When Kathy Landers left her hometown of Colorado Springs to visit Raleigh for her daughter’s archery tournament in 2019, she didn’t know an emergency surgery would be a part of the trip.
She ended up suffering a stroke at the hotel—something she never expected to happen at the age of 45.
Her husband recognized the signs quickly: Her face was drooping, she was stumbling and she couldn’t speak. She was rushed to the hospital, where a quick intervention by Tibor Becske, MD, a UNC Health neurointerventionalist, saved her life.
Dr. Becske breaks down how to recognize the signs of a stroke and why immediate treatment is crucial for recovery.
Know What Raises Your Risk of a Blood Clot
A stroke occurs when the brain stops receiving oxygen, either because of a blockage in blood flow (ischemic stroke) or a burst blood vessel (hemorrhagic stroke). Ischemic strokes are the most common, and there are two main types: atherothrombotic, when a blood clot develops at the site of cholesterol buildup in the brain’s blood vessels, and embolic, when a clot develops outside the brain and travels to one of the blood vessels in the brain.
Landers suffered an embolic stroke, which happens fast and typically without warning. Anyone can have a stroke, but Dr. Becske says there are a few things that can increase a person’s risk of developing a life-threatening clot, including irregular heartbeat (atrial fibrillation), pregnancy, the use of hormonal treatments, a family history of blood clots or heart disease, high blood pressure, or an unhealthy lifestyle (smoking, a bad diet or lack of exercise).
If you are at an increased risk of blood clots, talk to your doctor about getting bloodwork done to see if taking regular blood thinners might be right for you.
Time Is Brain: Quick Intervention After Stroke Is Key
Thankfully, Landers was rushed to UNC Rex Hospital as soon as she started showing stroke symptoms. Dr. Becske performed a thrombectomy, where a catheter is threaded up to the blockage and a small device is inserted to remove the clot blocking blood flow to the brain.
It only takes about four minutes for brain cells that are completely deprived of oxygen to die, Dr. Becske says. Fortunately, the brain vessels have connections that allow for a longer window to intervene. Quick treatment, within the first few hours of symptom onset, helps improve chances of survival and minimize brain damage.
After the procedure, Landers experienced immediate improvement. However, she suffered from residual right-sided weakness and severe aphasia, a language disorder that occurs when the part of the brain that controls communication is injured.
“I could think, but my mouth was broken. I felt like I had a toddler trapped in my body because I couldn’t express what I needed,” Landers says. “It was really hard and frustrating.”
For weeks, she was stuck using only a few phrases and communicating with a whiteboard. However, after a year of hard work, therapy and faith, she made a full recovery. She even met her goal of being able to see her daughter compete in an archery tournament again.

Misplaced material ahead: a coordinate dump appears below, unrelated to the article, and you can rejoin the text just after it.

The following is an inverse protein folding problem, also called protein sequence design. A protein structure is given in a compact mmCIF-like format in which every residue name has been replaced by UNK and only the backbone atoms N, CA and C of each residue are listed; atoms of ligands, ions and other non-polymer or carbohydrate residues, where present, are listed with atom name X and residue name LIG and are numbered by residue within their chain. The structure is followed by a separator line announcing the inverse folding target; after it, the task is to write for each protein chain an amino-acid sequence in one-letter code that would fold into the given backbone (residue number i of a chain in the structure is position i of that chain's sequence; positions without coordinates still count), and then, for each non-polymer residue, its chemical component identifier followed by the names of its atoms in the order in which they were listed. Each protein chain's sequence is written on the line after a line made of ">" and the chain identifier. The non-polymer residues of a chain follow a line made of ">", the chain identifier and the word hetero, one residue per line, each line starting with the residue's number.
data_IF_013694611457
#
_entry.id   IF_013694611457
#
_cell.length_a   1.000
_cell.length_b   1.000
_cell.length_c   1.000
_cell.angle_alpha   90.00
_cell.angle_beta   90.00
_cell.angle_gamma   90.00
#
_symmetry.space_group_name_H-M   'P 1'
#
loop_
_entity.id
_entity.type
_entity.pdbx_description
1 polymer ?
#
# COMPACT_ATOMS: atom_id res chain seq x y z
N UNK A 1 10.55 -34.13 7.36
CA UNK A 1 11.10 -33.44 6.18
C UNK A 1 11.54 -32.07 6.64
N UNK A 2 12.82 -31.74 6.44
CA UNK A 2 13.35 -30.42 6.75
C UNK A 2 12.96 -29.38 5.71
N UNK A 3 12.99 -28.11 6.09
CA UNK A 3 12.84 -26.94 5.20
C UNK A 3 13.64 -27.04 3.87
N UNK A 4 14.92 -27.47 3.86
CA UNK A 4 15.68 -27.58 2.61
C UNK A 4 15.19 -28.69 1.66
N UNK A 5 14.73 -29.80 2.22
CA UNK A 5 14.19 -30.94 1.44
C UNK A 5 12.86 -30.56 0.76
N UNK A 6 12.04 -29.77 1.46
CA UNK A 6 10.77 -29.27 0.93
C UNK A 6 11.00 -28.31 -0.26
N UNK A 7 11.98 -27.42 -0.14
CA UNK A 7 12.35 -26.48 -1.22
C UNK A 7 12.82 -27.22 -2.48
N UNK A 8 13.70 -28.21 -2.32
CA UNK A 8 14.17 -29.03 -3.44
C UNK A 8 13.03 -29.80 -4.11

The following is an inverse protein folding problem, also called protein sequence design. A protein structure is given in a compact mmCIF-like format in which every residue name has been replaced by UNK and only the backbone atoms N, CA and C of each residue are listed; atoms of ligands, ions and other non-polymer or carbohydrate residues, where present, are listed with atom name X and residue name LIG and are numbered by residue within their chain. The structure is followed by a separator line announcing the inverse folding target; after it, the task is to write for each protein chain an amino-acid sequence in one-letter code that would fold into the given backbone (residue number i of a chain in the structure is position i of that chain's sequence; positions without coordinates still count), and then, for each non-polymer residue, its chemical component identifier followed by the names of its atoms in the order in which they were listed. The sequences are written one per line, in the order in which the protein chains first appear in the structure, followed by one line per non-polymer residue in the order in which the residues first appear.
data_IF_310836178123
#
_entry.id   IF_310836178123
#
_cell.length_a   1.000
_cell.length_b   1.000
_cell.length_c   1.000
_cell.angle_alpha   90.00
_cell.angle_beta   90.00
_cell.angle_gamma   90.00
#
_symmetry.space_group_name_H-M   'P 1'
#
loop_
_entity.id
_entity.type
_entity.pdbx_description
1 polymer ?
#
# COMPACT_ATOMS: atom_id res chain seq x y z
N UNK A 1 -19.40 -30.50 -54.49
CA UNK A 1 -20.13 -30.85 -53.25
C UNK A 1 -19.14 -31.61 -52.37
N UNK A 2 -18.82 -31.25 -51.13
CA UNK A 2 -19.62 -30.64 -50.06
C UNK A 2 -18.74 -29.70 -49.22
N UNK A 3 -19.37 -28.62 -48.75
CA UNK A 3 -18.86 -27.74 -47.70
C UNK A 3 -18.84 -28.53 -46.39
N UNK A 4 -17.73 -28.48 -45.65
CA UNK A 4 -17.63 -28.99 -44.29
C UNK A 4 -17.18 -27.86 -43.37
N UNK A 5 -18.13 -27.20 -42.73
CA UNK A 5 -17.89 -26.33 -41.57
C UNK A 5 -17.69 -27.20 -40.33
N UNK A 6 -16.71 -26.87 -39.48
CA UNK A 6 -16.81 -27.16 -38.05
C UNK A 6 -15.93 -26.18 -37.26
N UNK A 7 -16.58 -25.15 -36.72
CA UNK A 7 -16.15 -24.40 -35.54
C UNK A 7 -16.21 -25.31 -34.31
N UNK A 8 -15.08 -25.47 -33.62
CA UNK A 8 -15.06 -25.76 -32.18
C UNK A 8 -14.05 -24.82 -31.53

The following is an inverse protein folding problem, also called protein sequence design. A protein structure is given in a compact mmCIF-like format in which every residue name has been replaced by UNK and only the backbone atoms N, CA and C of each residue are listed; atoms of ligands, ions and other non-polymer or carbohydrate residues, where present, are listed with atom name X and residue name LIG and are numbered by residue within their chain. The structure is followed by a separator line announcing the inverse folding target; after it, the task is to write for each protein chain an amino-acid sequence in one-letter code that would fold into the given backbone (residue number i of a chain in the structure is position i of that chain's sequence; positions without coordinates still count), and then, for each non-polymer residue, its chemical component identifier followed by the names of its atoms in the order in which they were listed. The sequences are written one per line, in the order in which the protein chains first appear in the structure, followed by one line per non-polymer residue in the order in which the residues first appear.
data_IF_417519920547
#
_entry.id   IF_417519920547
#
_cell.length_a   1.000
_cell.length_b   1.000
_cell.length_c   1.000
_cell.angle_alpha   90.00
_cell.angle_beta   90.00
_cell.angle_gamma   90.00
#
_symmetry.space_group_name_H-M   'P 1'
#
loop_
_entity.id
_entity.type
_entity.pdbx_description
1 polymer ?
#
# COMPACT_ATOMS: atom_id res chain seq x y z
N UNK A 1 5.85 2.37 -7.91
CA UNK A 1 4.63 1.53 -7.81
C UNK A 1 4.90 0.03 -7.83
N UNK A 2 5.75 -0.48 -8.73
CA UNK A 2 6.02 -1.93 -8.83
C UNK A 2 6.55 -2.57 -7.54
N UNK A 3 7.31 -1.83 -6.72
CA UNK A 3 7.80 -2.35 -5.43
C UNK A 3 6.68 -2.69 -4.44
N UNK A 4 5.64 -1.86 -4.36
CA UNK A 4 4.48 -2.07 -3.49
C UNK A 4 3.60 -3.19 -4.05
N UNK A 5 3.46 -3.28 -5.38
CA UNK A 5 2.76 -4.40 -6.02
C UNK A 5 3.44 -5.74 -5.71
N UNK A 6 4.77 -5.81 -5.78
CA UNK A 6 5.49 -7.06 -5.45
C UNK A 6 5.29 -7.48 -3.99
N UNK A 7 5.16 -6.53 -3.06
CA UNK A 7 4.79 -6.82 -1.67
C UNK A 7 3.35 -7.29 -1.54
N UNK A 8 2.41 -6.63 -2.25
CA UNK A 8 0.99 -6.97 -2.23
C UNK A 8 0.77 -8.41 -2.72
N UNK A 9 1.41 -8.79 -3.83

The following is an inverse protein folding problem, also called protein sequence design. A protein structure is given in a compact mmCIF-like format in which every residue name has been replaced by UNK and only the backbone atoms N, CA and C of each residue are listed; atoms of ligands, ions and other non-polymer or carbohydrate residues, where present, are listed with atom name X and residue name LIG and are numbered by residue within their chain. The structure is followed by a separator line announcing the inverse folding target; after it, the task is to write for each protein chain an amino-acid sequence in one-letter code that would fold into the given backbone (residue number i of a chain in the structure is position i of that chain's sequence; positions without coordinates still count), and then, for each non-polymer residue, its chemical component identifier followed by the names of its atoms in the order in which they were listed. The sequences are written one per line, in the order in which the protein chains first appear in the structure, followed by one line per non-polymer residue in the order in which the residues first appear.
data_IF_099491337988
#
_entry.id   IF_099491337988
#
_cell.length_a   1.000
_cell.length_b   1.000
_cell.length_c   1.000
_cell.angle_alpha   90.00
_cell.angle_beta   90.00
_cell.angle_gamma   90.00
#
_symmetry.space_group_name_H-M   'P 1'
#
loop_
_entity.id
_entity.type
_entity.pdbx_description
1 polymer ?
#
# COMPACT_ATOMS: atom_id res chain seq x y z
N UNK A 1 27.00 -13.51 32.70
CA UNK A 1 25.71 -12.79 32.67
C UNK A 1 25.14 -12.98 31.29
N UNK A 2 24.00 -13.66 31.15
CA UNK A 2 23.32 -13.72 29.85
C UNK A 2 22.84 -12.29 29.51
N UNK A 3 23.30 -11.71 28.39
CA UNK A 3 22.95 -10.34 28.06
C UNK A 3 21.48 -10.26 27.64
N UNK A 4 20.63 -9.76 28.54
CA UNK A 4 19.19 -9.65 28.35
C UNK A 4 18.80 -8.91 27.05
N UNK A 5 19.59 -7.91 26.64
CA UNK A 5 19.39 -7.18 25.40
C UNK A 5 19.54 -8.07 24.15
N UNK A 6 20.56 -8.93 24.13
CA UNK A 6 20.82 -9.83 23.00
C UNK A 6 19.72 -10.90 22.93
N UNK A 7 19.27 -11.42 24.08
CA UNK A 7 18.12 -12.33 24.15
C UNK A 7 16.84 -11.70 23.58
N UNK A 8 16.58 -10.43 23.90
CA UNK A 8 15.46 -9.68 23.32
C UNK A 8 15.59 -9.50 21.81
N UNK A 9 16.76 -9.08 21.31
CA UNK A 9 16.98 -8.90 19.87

“Dr. Becske is my miracle worker,” Landers says.
He attributes Landers’ success to how quickly she was rushed to the hospital and the improvements in stroke treatment that have been made in recent years.
“Twenty years ago, Kathy may not have had such a great outcome,” Dr. Becske says. “The technological development of imaging and devices has helped us be able to more consistently open up the blood vessels. The biggest question is usually if the patient was able to make it to surgery early enough for the procedure to be meaningful, and in Kathy’s case, it was.”
Landers Helps Other Stroke Survivors
Now Landers has become a hospital volunteer in Colorado Springs to help other stroke survivors through the recovery process.
“My physical therapist at UNC Rex was my lighthouse in the storm, and now I want to pay it forward,” Landers says. “I want other stroke survivors to know: ‘You are valuable and you are important. Never give up and keep going.’”
On the three-year anniversary of her stroke, Landers flew back to Raleigh to thank her care team.
“I just wanted them to remember the ‘after’ and not the ‘before,’” Landers says.
Dr. Becske calls her story an inspiration.
“Kathy’s story is really impressive. She fought through so much and now she is a resource to help other stroke survivors—it’s really admirable,” Dr. Becske says.
Know the Symptoms of Stroke
It’s important for you and your family members to know the signs of a stroke and act quickly if you notice them, as Landers’ husband did.
According to the Centers for Disease Control and Prevention, signs of stroke include the sudden onset of:
- Numbness or weakness in the face, arm or leg, especially on one side of the body
- Confusion or trouble speaking
- Trouble seeing in one or both eyes
- Loss of balance, dizziness or difficulty walking
- Severe headache
Call 911 immediately if you or someone else displays any of these symptoms.